After Life [Netflix, 2019]

I’m a bit of an odd duck. I suppose if you’ve been reading the blog for any amount of time you might already know that, but if you don’t, what I mean is that I’m especially fond art that is visceral. Movies and TV are no exception. Generally speaking, I don’t care for happy endings and everything wrapping up neatly with a bow on it. I don’t like shallow characters or fluffy, lightweight stories where you never really care what happens or who it happens to. And what I really enjoy, weird as it may sound, are sad things. Sad verging on (or delving into) depressing.

A great example of what I’m talking about is my current favorite TV show, Bojack Horseman, which is coming to a close with the release of its final 8 episodes tomorrow. The show balances humor with sadness in a way that still makes me marvel, and I’m worried/excited that the final episodes of the show will be devastating. However, before I jump into that lake-sized pool of depression, let me tell you about another show that accomplished much of the same emotional roller coaster ride for me: After Life.

As is often the case, I’m a little late to the party in talking about this—the show debuted on Netflix almost a year ago. It was one of those shows I had been meaning to get to but just never got around to, until, lo and behold, I had a lazy Saturday morning all to myself and decided to check out the first episode. Six episodes and several laughs (and a few tears) later, I sat in awe of what I’d just watched.

Ricky Gervais stars as Tony, a happily married dog owner and journalist for his town’s local newspaper. When he loses his wife to cancer, Tony is devastated. He considers ending it all, only to find he can’t because he doesn’t want to leave the dog behind—he cites the dog several times in the first couple episodes as being his sole reason to go on living. Instead, he decides that since life has lost all meaning, if he’s going to go on living, he’s going to do it on his terms, by doing and saying whatever he wants, to whoever he wants. He proceeds to act recklessly for quite some time and enjoys every minute of it. He even refers to it as his superpower. Since he has nothing left to live for (except the dog), nothing can hurt him. He can literally do anything. Tony then proceeds to try heroin, threaten a schoolboy with a hammer (much funnier than it sounds), and tell people off, usually in a very satisfying and spectacular fashion.

The feelings of despair and grief Tony experiences are well-written and palpable. If you’ve experienced loss recently (or even suffered a significant loss at all) the show could trigger some emotions, so brace yourself. Also sad and poignant are the interactions Tony has with his dad, living in an assisted living facility as he slowly loses his battle with dementia. In actuality, theses scenes in particular were the ones that got to me the most, due to the situation with my own dad right now (not dementia but poor health).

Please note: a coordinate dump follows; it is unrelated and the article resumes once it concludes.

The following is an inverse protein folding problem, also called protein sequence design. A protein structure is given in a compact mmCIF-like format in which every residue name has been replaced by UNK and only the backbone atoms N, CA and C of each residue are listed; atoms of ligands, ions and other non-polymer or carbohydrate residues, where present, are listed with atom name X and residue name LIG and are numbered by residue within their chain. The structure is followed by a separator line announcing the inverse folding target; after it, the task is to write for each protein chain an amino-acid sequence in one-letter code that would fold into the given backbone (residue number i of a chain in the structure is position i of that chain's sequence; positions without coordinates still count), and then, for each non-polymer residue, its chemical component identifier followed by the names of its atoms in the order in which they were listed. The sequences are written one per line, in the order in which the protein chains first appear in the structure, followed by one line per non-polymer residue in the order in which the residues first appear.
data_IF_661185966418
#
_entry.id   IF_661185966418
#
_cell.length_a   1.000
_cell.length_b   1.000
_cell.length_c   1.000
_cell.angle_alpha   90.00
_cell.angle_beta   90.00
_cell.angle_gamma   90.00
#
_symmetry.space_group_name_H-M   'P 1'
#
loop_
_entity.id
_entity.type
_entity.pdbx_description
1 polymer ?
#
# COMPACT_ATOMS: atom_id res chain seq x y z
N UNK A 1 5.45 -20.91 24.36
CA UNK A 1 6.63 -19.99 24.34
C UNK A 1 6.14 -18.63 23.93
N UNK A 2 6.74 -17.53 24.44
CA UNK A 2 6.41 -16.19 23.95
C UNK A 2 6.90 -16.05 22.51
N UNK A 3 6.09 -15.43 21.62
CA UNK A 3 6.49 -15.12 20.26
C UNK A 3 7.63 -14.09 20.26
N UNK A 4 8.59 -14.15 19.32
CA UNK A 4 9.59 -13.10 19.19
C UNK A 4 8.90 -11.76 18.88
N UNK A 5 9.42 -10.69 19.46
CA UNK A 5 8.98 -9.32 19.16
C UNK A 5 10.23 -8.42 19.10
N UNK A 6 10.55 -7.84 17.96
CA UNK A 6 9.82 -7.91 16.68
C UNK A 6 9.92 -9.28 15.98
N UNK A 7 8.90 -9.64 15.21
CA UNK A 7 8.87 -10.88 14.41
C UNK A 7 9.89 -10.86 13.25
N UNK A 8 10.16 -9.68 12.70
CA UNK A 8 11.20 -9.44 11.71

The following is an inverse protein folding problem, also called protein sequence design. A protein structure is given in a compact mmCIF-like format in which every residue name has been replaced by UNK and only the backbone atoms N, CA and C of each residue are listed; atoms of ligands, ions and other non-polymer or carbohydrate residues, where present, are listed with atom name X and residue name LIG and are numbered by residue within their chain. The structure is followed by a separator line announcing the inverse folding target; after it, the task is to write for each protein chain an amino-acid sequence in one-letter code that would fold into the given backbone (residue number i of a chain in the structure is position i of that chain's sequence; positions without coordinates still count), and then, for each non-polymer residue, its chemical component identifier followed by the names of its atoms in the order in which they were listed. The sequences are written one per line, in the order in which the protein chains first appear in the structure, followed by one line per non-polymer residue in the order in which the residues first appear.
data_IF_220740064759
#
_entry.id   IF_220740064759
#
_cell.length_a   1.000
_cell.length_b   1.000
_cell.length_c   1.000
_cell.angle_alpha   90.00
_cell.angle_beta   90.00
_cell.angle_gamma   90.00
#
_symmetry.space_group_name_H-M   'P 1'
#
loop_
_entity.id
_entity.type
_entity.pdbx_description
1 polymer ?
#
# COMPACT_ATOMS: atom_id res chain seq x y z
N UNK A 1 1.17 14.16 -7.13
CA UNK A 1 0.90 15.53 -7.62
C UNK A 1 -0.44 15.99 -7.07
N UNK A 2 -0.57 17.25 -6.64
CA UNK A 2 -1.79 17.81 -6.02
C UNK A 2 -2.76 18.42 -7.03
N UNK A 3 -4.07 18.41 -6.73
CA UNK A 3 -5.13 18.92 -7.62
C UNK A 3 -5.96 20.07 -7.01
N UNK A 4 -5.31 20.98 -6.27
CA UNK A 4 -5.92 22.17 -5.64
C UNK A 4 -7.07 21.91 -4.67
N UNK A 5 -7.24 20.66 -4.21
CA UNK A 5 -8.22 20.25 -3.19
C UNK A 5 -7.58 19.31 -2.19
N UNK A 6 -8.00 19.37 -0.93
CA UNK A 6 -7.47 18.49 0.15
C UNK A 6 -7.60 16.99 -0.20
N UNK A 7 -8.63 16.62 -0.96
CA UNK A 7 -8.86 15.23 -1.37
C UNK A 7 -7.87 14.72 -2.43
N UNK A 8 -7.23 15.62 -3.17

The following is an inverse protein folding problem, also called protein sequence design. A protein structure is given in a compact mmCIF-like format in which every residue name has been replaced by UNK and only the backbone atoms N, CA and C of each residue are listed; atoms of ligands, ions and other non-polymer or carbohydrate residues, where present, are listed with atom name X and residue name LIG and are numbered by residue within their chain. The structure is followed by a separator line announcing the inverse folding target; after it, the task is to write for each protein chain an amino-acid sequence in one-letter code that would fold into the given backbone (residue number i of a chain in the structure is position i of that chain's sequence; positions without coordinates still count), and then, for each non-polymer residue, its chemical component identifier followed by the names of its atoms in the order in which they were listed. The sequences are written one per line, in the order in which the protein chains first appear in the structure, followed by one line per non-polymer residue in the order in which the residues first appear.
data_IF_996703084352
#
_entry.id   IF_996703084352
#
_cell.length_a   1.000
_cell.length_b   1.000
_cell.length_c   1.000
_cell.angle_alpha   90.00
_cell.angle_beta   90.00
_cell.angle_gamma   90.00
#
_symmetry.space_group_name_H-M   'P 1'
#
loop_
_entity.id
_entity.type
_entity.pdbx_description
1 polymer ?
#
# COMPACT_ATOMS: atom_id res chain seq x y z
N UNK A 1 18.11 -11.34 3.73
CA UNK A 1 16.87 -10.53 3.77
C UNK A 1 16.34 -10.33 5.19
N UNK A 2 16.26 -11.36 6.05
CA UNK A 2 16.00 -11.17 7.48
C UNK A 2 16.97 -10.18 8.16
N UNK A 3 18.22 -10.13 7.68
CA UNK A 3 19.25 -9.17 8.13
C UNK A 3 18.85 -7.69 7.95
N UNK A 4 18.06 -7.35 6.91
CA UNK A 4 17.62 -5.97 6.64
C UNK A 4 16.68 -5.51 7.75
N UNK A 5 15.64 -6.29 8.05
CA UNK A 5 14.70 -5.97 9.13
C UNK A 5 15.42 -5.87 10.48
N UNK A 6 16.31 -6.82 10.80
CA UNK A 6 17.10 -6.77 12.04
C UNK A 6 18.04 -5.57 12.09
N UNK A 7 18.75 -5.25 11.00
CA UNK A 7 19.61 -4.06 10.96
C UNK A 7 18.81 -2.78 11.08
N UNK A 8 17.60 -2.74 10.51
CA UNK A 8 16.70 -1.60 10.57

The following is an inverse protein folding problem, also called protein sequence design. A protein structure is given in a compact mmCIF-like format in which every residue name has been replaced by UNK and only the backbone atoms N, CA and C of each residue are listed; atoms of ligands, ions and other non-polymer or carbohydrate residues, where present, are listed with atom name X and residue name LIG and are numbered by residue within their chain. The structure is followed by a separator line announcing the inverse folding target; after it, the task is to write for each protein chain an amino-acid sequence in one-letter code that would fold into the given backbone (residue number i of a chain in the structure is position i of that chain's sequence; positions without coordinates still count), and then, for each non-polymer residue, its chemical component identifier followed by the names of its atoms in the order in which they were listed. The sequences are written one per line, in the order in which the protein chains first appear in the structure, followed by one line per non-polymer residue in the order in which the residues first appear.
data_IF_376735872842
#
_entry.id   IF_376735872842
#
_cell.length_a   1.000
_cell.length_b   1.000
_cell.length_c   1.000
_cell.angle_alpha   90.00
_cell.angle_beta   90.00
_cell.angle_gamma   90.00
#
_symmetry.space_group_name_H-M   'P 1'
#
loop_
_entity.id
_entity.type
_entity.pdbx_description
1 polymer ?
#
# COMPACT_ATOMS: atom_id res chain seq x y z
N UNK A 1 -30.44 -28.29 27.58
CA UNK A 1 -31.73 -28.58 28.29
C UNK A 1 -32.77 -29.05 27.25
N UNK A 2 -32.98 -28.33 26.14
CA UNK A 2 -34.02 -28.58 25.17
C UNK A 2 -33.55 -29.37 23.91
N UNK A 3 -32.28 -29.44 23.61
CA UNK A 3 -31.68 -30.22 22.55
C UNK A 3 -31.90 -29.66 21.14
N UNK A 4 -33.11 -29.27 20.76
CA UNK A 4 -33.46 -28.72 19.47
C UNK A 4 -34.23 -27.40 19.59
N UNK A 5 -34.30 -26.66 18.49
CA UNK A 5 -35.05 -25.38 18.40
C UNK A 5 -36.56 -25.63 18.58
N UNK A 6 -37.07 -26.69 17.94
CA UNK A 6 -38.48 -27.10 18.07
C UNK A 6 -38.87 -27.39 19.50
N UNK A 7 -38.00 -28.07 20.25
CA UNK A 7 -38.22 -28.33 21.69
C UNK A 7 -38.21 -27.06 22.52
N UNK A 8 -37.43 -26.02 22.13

But don’t worry that the show is too depressing. Like I mentioned earlier in regard to Bojack, After Life succeeds in deftly balancing all the heaviness with incredible bouts of humor. Sharp jabs, wacky characters, and a bit about a baby who looked like Adolf Hitler that had my wife and I in stitches. This show is one of the only instances I can think of where a show 1) actually moved me to tears (it’s incredibly difficult for movies or TV to make me cry), and 2) had me laughing again before I even had the tears out of my eyes. And can you doubt you won’t be made to laugh by a guy who posts selfies like this?

The only real criticism I have with the show is its final episode, which I felt was a little sappy and heavy-handed as Tony realized what a nasty troll he’d turned into and decided to try and be a better person. But by that time, the ride I’d been taken on made a slightly ham-fisted closing few minutes easy to digest.

If you like your viewing experience both sweet and sour, I’d highly recommend giving After Life a shot. It served as nice preparation for the emotional storm that will come tomorrow as I begin watching those final episodes of Bojack. I am thirsty for more, however! Give me some of your favorite things that make you sad below, because I’ll take all the depressing and melancholy I can get.

Published by Kenneth Jobe

Kenneth Jobe is a writer, photographer, musician, and Native Californian living in the Midwest with his wife and son. His fiction has been published in Jitter, The Rusty Nail, Ghostlight: The Magazine of Terror, and the horror anthology Robbed of Sleep, Volume 2.

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